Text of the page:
Nyenhuis v. Metropolitan District Commission et al

Filing 107

ORDER granting 59 Defendants' Motion for Summary Judgment. Signed by Judge Alvin W. Thompson on 7/1/2011. (Jean-Louis, C)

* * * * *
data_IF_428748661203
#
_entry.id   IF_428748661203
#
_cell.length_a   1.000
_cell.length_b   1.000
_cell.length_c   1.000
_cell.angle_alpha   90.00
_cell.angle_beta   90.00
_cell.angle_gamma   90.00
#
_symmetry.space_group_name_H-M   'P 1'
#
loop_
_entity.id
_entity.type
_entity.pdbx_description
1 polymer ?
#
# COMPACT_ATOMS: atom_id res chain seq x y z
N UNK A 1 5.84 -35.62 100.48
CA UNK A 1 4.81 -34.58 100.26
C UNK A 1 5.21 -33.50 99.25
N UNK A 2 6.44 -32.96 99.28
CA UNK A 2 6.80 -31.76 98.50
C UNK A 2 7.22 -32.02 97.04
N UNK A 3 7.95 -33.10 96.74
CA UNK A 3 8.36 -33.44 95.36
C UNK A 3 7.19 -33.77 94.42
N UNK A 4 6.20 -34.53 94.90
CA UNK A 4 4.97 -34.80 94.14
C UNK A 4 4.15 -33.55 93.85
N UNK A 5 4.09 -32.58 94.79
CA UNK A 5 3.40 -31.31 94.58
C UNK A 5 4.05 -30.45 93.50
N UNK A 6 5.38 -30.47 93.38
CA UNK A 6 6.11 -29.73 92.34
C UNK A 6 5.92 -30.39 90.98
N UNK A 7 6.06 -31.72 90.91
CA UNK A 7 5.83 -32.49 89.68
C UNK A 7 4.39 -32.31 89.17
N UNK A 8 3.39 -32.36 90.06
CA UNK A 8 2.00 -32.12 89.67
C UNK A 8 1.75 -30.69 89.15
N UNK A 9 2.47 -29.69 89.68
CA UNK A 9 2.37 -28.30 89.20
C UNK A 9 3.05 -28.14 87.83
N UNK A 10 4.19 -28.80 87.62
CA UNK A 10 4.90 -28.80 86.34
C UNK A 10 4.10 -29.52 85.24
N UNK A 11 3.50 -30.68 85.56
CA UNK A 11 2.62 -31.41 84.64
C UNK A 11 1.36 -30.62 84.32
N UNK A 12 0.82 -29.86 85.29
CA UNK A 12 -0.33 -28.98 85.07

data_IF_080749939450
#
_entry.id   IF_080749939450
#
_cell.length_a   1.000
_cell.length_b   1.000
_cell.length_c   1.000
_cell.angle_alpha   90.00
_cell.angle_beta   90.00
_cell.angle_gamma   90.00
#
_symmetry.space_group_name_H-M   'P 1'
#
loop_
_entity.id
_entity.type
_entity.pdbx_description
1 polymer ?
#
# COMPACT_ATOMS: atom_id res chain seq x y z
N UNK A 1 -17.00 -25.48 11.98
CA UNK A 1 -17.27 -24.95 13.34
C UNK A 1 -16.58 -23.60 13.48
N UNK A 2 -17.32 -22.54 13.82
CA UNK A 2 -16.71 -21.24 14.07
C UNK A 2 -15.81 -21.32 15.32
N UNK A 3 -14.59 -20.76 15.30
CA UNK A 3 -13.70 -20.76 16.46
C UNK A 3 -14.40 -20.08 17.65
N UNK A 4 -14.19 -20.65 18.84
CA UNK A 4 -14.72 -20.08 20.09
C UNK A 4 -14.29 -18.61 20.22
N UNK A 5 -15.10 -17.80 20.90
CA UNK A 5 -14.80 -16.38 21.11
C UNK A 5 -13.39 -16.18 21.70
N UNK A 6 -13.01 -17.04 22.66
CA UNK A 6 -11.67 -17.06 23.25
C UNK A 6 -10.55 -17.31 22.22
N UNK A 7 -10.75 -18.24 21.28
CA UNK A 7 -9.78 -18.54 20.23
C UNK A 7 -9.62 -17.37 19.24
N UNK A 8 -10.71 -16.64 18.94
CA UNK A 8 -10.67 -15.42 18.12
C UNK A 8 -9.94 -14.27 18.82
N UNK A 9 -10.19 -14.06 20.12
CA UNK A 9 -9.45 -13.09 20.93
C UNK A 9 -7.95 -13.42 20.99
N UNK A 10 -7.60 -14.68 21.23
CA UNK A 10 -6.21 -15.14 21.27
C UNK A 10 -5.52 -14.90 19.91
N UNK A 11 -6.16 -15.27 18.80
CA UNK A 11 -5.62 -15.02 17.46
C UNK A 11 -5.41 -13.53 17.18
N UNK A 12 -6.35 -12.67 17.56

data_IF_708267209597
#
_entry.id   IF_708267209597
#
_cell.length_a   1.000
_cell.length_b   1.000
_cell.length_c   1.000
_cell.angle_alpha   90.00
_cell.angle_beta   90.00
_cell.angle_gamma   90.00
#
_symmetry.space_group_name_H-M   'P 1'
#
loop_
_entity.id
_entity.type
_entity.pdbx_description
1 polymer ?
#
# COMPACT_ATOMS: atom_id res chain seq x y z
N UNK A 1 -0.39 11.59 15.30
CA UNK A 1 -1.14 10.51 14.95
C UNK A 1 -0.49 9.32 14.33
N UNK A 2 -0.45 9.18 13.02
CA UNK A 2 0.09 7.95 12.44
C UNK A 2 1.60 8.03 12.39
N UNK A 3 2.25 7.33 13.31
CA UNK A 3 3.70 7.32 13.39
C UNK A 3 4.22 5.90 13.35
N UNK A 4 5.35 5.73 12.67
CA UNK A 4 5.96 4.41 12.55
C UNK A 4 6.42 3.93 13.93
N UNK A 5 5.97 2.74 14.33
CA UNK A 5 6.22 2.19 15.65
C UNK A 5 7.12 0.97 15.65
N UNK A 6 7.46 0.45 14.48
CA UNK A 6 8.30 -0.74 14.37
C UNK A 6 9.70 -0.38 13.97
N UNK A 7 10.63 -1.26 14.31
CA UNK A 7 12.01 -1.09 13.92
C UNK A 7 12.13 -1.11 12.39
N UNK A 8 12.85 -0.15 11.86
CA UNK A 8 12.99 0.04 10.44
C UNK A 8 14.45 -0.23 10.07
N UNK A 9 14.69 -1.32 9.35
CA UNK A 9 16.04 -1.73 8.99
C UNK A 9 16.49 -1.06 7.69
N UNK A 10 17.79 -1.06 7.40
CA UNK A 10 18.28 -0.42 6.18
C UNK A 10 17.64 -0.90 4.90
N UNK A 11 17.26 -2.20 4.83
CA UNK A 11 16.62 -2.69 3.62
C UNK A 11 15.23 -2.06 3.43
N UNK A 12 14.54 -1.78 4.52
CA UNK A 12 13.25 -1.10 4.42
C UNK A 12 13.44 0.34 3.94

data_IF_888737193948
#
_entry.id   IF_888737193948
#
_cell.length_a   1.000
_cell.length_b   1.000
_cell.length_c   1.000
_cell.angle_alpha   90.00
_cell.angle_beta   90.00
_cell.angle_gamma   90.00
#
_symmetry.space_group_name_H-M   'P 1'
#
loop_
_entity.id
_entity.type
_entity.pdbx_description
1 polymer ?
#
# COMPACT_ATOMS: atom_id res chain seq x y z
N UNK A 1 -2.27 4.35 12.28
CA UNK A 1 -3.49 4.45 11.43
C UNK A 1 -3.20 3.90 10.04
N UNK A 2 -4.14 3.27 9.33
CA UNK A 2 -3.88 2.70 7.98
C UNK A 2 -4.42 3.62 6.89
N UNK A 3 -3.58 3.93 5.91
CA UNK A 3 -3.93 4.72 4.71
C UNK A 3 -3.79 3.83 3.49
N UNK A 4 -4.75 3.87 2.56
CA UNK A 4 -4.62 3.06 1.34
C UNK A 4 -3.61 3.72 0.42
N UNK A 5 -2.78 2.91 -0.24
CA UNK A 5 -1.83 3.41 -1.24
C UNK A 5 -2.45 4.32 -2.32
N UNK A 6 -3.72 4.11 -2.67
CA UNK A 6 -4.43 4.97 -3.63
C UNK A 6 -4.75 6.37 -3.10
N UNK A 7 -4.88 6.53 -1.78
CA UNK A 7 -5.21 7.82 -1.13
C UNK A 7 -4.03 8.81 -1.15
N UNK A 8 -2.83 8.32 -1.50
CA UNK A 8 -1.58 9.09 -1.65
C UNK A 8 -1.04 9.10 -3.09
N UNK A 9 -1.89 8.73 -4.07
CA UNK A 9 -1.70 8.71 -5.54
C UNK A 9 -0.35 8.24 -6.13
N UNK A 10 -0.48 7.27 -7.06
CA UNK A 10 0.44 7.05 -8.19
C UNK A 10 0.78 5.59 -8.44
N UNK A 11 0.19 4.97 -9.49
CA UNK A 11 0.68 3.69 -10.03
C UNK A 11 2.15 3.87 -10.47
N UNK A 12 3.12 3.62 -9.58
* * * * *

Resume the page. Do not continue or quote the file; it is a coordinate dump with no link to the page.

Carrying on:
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UNITED STATES DISTRICT COURT DISTRICT OF CONNECTICUT -------------------------------x GABRIELE NYENHUIS, : : Plaintiff, : : v. : : THE METROPOLITAN DISTRICT : COMMISSION, CHARLES P. SHEEHAN,: SERGEANT JAMES HARDING, and : OFFICER MATTHEW DANVILLE, : : Defendants. : -------------------------------x Case No. 3:08CV069(AWT) RULING ON DEFENDANTS’ MOTION FOR SUMMARY JUDGMENT The plaintiff, Gabriele Nyenhuis (“Nyenhuis”), brings this action against the defendants, the Metropolitan District Commission (the “MDC”), Sergeant James Harding (“Harding”) in his official and individual capacities, and Officer Matthew Danville (“Danville”) in his individual capacity.1 The Revised Amended Complaint contains the following claims: Count One, as to all defendants, violation of 42 U.S.C. § 1983, based on the First Amendment; Count Two, as to all defendants, violation of 42 U.S.C. § 1983, based on denial of equal protection of the laws; Count Three, as to the MDC, violation of Connecticut General Statutes § 31-51q; Count Four, as to defendants Harding, in his individual capacity, and Danville, violation of 42 U.S.C. § 1983, based on deprivation of liberty by means of a defamatory statement, i.e., a “stigma-plus” claim; Count Five, as to 1 The plaintiff withdrew the complaint as to Charles P. Sheehan (“Sheehan”). (See Doc. No. 16.) defendants Harding, in his individual capacity, and Danville, defamation; Count Seven, as to the MDC, a Monell claim pursuant to 42 U.S.C. § 1983; and Count Eight, as to Harding, in his individual capacity, and Danville, intentional infliction of emotional distress. The defendants have moved for summary judgment on all the remaining counts. For the reasons set forth below, the defendants’ motion for summary judgment is being granted. I. FACTUAL BACKGROUND The MDC is a municipal corporation created and existing as a political subdivision of the state of Connecticut. The MDC Police Department protects and patrols approximately 30,000 acres of property owned by the MDC in Connecticut. The plaintiff was hired by the MDC Police Department in July 2002. A. CHRO/EEOC Complaint In 2003, the plaintiff began experiencing a series of discriminatory acts relating to her age and gender, including an incident where her supervisor, defendant Harding, harassed and yelled at her and treated her differently from a younger female officer. In June 2005, the plaintiff and another female officer filed complaints with the Connecticut Commission on Human Rights and Opportunities (the “CHRO”) against the MDC and Harding. The plaintiff’s CHRO complaint claimed age and sex discrimination. In it, the plaintiff alleged that she had been “poorly evaluated on or about March 2005"; that she had been continuously -2- “retaliated against on the basis of [her] participation in a civil rights issue . . .”; that she had been slandered; and that defendant Harding had “revealed her private, confidential medical information” to a third person. Mot.”) (Doc. No. 59) Ex. L) (Defs.’ Mot. Summ. J. (“Defs.’ The plaintiff’s CHRO complaint was dual-filed with the Equal Employment Opportunity Commission (the “EEOC”). The MDC then retained the services of UHY Advisors (“UHY”), a business consulting firm, to evaluate the MDC Police Department. UHY’s objective “was to conduct a limited operational review of the Patrol Division to ascertain the validity of several complaints by employees . . . [alleging] instances of management retaliation and derogatory comments . . . favoritism and unequal treatment of officers.” (Pl.’s Opp’n Defs.’ Mot. Summ. J. (“Opp.”) (Doc. No. 92) Ex. 3 at p.2) With the evaluation underway, the plaintiff withdrew the CHRO and EEOC complaints. In September 2005, UHY identified several areas of deficiencies in the MDC with respect to its operations; however, UHY did not find any information “that conclusively substantiate[d] allegations of management retaliation and favoritism.” (Id. at 5) B. Atkins Incident On April 19, 2006, the plaintiff worked the evening shift and was assigned to the West Hartford Reservoir. The plaintiff closed half of the West Hartford Reservoir gate early to prevent -3- people from coming in. After closing half the gate, the plaintiff was involved in an incident with Stephen Atkins (“Atkins”), a West Hartford resident who was a frequent visitor to the West Hartford Reservoir. public until 8:00 p.m. 7:25 p.m. The reservoir was open to the The plaintiff closed half the gate at Atkins entered the reservoir soon after she did so. The plaintiff told Atkins that the reservoir was closed, and Atkins informed the plaintiff that she should leave him alone and he was just walking his dog. for a walk. officer. Atkins proceeded to take his dog The plaintiff contacted Danville, her backup Danville agreed to come to the scene and assist the plaintiff, but he advised the plaintiff that it would take him awhile to get to there because he was in Winsted. While Danville was en route to the reservoir, Danville contacted Harding to notify him that he was leaving his assignment to backup the plaintiff, and to report on the situation. Harding stated to Danville that they could not prevent people from entering the reservoir before 8:00 p.m. Meanwhile, Atkins returned from walking his dog in the reservoir and walked towards his vehicle. approximately 10 minutes. The plaintiff approached Atkins and asked him for identification. vehicle. His walk had lasted Atkins ignored her and went to his Atkins had begun to turn his vehicle around to exit the reservoir when the plaintiff approached the driver’s side of the vehicle on foot. There was an exchange of words between the -4- plaintiff and Atkins, and Atkins began to drive towards the gate. The plaintiff sprayed her department-issued pepper spray at Atkins and his vehicle as he was driving towards the gate. The plaintiff contacted Danville a second time, alerting him to the events that had just taken place, including the fact that she had pepper sprayed Atkins’ vehicle. The plaintiff also called the West Hartford Police Department (the “WHPD”) and spoke to Officer Nicholas Roman (“Roman”) about the incident. The plaintiff did not tell Roman that she had used pepper spray during the incident. When Roman called the plaintiff to report that assistance would be provided, the plaintiff told Roman that Danville was coming to assist her and she no longer needed assistance from the WHPD. Danville arrived at the West Hartford Reservoir at approximately 7:50 p.m. The plaintiff stated that she wanted to arrest Atkins for trespassing and interfering. Danville did not believe there was probable cause to arrest Atkins and told the plaintiff so. C. No arrest was made. Investigation and Arrest of Nyhenuis On April 20, 2006, Atkins contacted the WHPD to lodge a complaint against the plaintiff. Thereafter, Harding was contacted by the WHPD and advised that a citizen wanted to make a complaint. Harding met with Atkins at the WHPD station. Atkins told Harding that he wanted to make a civilian complaint of assault. Harding then talked with the WHPD about whether it could conduct the investigation with respect to Atkins’ complaint -5- because Harding did not want to investigate a member of his own department. Harding met with MDC chief executive officer Sheehan, an individual from human resources and an officer who was second in command to alert them to the incident involving Atkins and to place the plaintiff on administrative duty so the plaintiff would not be interacting with Atkins until the matter was resolved. Later that day, the plaintiff was placed on paid administrative duty. Harding took the plaintiff’s gun, sent the plaintiff home and told her to write a report about the incident. On April 23, 2006, Danville submitted a report on the Atkins incident. On April 24, 2006, the plaintiff submitted a report to Harding on the Atkins incident. On April 25, 2006, the WHPD agreed to conduct an investigation into the criminal aspects of Atkins’ complaint. Lieutenant Joseph LaSata (“LaSata”) was assigned to investigate Atkins’ complaint. As part of the investigation, LaSata interviewed Atkins, Harding, Danville, Roman and a citizen named Philip Mays, who was a witness to the incident. The plaintiff declined to be interviewed, but submitted a case report on May 3, 2006. Atkins submitted a written statement in which he accused the plaintiff of using excessive force and referred to her as a “menace to the community.” (Defs.’ Mot. at Ex. L) version of the incident. Mays corroborated Atkins’ LaSata identified a number of inconsistencies in the report submitted by the plaintiff and the accounts of the incident given by Mays and Atkins. -6- He concluded that the plaintiff had submitted and signed an official MDC police report knowing that the information in it was false, and that she had accused Atkins of criminal offenses that had not been comitted. On June 7, 2006, after the WHPD investigation was completed, the WHPD issued a warrant for the plaintiff’s arrest charging her with one count of Assault in the Third Degree in violation of Conn. Gen. Stat. § 53a-61, one count of Reckless Endangerment in the Second Degree in violation of Conn. Gen. Stat. § 53a-64, and one count of Falsely Reporting an Incident in the Second Degree in violation of Conn. Gen. Stat. § 53a-180c. arrested on June 14, 2006. The plaintiff was On November 6, 2007, after a trial in Connecticut Superior Court in Hartford, the plaintiff was found not guilty on all charges. On November 8, 2007, the plaintiff returned to her patrol duties with the MDC. II. LEGAL STANDARD A motion for summary judgment may not be granted unless the court determines that there is no genuine issue of material fact to be tried and that the facts as to which there is no such issue warrant judgment for the moving party as a matter of law. R. Civ. P. 56(c). Fed. See Celotex Corp. v. Catrett, 477 U.S. 317, 322-23 (1986); Gallo v. Prudential Residential Servs., 22 F.3d 1219, 1223 (2d Cir. 1994). When ruling on a motion for summary judgment, the court may not try issues of fact, but must leave those issues to the jury. See, e.g., Anderson v. Liberty Lobby, -7- Inc., 477 U.S. 242, 255 (1986); Donahue v. Windsor Locks Bd. of Fire Comm’rs, 834 F.2d 54, 58 (2d Cir. 1987). Thus, the trial court’s task is “carefully limited to discerning whether there are any genuine issues of material fact to be tried, not to deciding them. Its duty, in short, is confined . . . to issue- finding; it does not extend to issue-resolution.” Gallo, 22 F.3d at 1224. Summary judgment is inappropriate only if the issue to be resolved is both genuine and related to a material fact. Therefore, the mere existence of some alleged factual dispute between the parties will not defeat an otherwise properly supported motion for summary judgment. An issue is “genuine . . . if the evidence is such that a reasonable jury could return a verdict for the nonmoving party.” Anderson, 477 U.S. at 248 (internal quotation marks omitted). A material fact is one that would “affect the outcome of the suit under the governing law.” Anderson, 477 U.S. at 248. Only those facts that must be decided in order to resolve a claim or defense will prevent summary judgment from being granted. prevent summary judgment. Immaterial or minor facts will not See Howard v. Gleason Corp., 901 F.2d 1154, 1159 (2d Cir. 1990). When reviewing the evidence on a motion for summary judgment, the court must “assess the record in the light most favorable to the non-movant and . . . draw all reasonable inferences in its favor.” Weinstock v. Columbia Univ., 224 F.3d -8- 33, 41 (2d Cir. 2000)(quoting Delaware & Hudson Ry. Co. v. Consolidated Rail Corp., 902 F.2d 174, 177 (2d Cir. 1990)). However, the inferences drawn in favor of the nonmovant must be supported by evidence. “[M]ere speculation and conjecture” is insufficient to defeat a motion for summary judgment. Stern v. Trustees of Columbia University, 131 F.3d 305, 315 (2d Cir. 1997) (quoting Western World Ins. Co. v. Stack Oil, Inc., 922 F.2d 118, 121 (2d. Cir. 1990)). Moreover, the “mere existence of a scintilla of evidence in support of the [nonmovant’s] position” will be insufficient; there must be evidence on which a jury could “reasonably find” for the nonmovant. Anderson, 477 U.S. at 252. III. DISCUSSION A. Counts One and Three: § 1983 First Amendment Retaliation and Conn. Gen. Stat. § 31-51q “Connecticut courts have concluded that the application of [Conn. Gen. Stat.] section 31-51q is coextensive with that of the First Amendment, and therefore, the two provisions are to be interpreted identically.” Baldyga v. City of New Britain, 554 F. Supp. 2d 268, 278 (D. Conn. 2008). “To support a claim that he was retaliated against for his speech, plaintiff must show that (1) the speech at issue was made as a citizen on matters of public concern rather than as an employee on matters of personal interest; (2) he suffered an adverse employment action; and (3) the speech was at least a substantial or motivating factor in the -9- adverse employment action. . . . Speech is [on] a matter of public concern if relates to any matter of political, social, or other concern to the community.” quotation marks omitted). Id. (citations and internal “Whether an employee’s speech addresses a matter of public concern is a question of law for the court to decide, taking into account the content, form, and context of a given statement as revealed by the whole record.” Lewis v. Cowen, 165 F.3d 154, 163 (2d Cir. 1999). “Where the speech is on a matter of personal interest only, the ‘government officials should enjoy wide latitude in managing their offices, without intrusive oversight by the judiciary . . . .’” Baldyga, 554 F. Supp. 2d at 278(quoting Connick v. Myers, 461 U.S. 138, 146 (1983)). The plaintiff contends that she was retaliated against in connection with the Atkins incident because she had filed her CHRO/EEOC complaint. She asserts that the CHRO/EEOC complaint dealt with the operation of the MDC and its police department, and with the MDC’s failure to address systemic issues with respect to the police department. However, the plaintiff’s CHRO/EEOC complaint references only specific instances of discrimination against the plaintiff because of her age and/or gender and retaliation against the plaintiff. There is no indication in the plaintiff’s CHRO/EEOC complaint that the plaintiff was attempting to speak on a matter of public concern, as opposed to matters of personal interest. -10- Thus, the plaintiff has not created a genuine issue of material fact as to whether she was retaliated against because she exercised her First Amendment rights. Accordingly, the motion is being granted as to Counts One and Three. B. Count Two: § 1983 Equal Protection In Engquist v. Oregon Department of Agriculture, 553 U.S. 591 (2008), the United States Supreme Court stated that “[i]n concluding that the class-of-one theory of equal protection has no application in the public employment context - and that is all we decide - we are guided, as in the past, by the ‘common-sense realization that government offices could not function if every employment decision became a constitutional matter.’” 553 U.S. at 607. See Clayton v. City of Middletown, 564 F. Supp. 2d 105, 115 (D. Conn. 2008)(applying Engquist to municipalities). In the instant case, the plaintiff is employed by a municipal corporation. Accordingly, the motion is being granted as to Count Two. C. Count Four: § 1983 Deprivation of Liberty “A § 1983 liberty interest claim . . . referred to as a ‘stigma plus’ claim . . . requires a plaintiff to allege (1) the utterance of a statement about her that is injurious to her reputation, ‘that is capable of being proved false, and that . . . she claims is false,’ and (2) ‘some tangible and material state-imposed burden . . . in addition to the stigmatizing statement.’” Velez v. Levy, 401 F.3d 75, 87 (2d Cir. -11- 2005)(citation omitted; internal quotation marks omitted). “[B]ecause [a] free-standing defamatory statement . . . is not a constitutional deprivation, but is instead properly viewed as a state tort of defamation, . . . the ‘plus’ imposed by the defendant must be a specific and adverse action clearly restricting the plaintiff’s liberty - for example, the loss of employment . . . or the termination or alteration of some other legal right or status.” Id. at 87-88 (citations omitted; internal quotation marks omitted). “Burdens that can satisfy the ‘plus’ prong under this doctrine include the deprivation of a plaintiff’s property, . . . and the termination of a plaintiff’s government employment . . . Other circuits have found that direct interference with a plaintiff’s business may also constitute a ‘plus’ under this doctrine. . . . However, ‘deleterious effects [flowing] directly from a sullied reputation,’ standing alone, do not constitute a ‘plus’ under the ‘stigma plus’ doctrine.” Sadallah v. City of Utica, 383 F.3d 34, 38 (2d Cir. 2004)(citations omitted). Assuming arguendo that the plaintiff can establish that a defamatory statement was made, the plaintiff has failed to create a genuine issue of material fact as to whether she suffered an adverse action that restricted her liberty. The plaintiff contends that she suffered such an adverse action because she used her vacation and earned time to attend hearings as a result of her arrest in connection with the Atkins incident and she had -12- to meet with her attorney and prepare for court to defend against the criminal charges against her. She states that she used 192 hours of sick time, 47.5 hours of earned time and 249.5 hours of vacation time. However, mere financial harm to the plaintiff as a result of the alleged defamation is not sufficient to constitute the stateimposed burden for purposes of a stigma-plus claim. The Second Circuit observed in Sadallah that damage to business reputation, deprivation of the good will in a business, and discouraging customers from patronizing a business are “not ‘in addition to’ the alleged defamation . . . but rather are direct ‘deleterious effects’ of that defamation.” Sadallah, 383 F.3d at 39. “A generalized allegation of financial harm is insufficient to meet the required ‘tangible injury’ element for a § 1983 action based on injury to one’s reputation.” 2d 258, 265 (W.D.N.Y. 1998). Cherry v. Jorling, 31 F. Supp. “Most, if not all, charges of defamation are inevitably accompanied by financial loss. . . . [H]owever, . . . financial harm resulting from government defamation alone is insufficient to transform a reputation interest into a liberty interest.” Sturm v. Clark, 835 F.2d 1009, 1012-13 (3d Cir. 1987)(citing Paul v. Davis, 424 U.S. 693 (1976)). Here, the plaintiff’s employment was never terminated and she was not deprived of any legal right or status. The plaintiff’s sole claimed harm, financial loss that was a direct deleterious effect of the alleged defamation, is not sufficient -13- to support a stigma-plus claim. Accordingly, the plaintiff has not created a genuine issue of material fact as to whether she suffered an adverse action restricting her liberty in addition to a stigmatizing statement, and the motion is being granted as to Count Four. D. Count Seven: § 1983 Monell Claim As discussed above, the plaintiff has not created a genuine issue of material fact as to whether there was a violation of her rights under the United States Constitution. As a consequence, there is no genuine issue of material fact as to whether such a violation occurred as a result of any policy, custom or practice of defendant MDC. Accordingly, the motion is being granted as to Count Seven. E. Count Five - Defamation, and Count Eight - Intentional Infliction of Emotional Distress Because summary judgment has been granted as to all of the plaintiff’s federal-law claims, the court declines, pursuant to 28 U.S.C. § 1367(c), to exercise supplemental jurisdiction over the plaintiff’s remaining state law claims for defamation and intentional infliction of emotional distress. See Valencia ex rel. Franco v. Lee, 316 F. 3d 299, 305 (2d Cir. 2003)(“[I]n the usual case in which all federal-law claims are eliminated before trial, the balance of factors to be considered under the pendent jurisdiction doctrine-judicial economy, convenience, fairness, and comity-will point toward declining to exercise jurisdiction -14- over the remaining state-law claims.”)(quoting Carnegie-Mellon Univ. v. Cohill, 484 U.S. 343, 350 n.7 (1988)). IV. CONCLUSION For the reasons set forth above, the defendants’ Motion for Summary Judgment (Doc. No. 59) is hereby GRANTED. The Clerk shall enter judgment accordingly and close this case. It is so ordered. Dated this 1st day of July 2011 at Hartford, Connecticut. /s/AWT Alvin W. Thompson United States District Judge -15-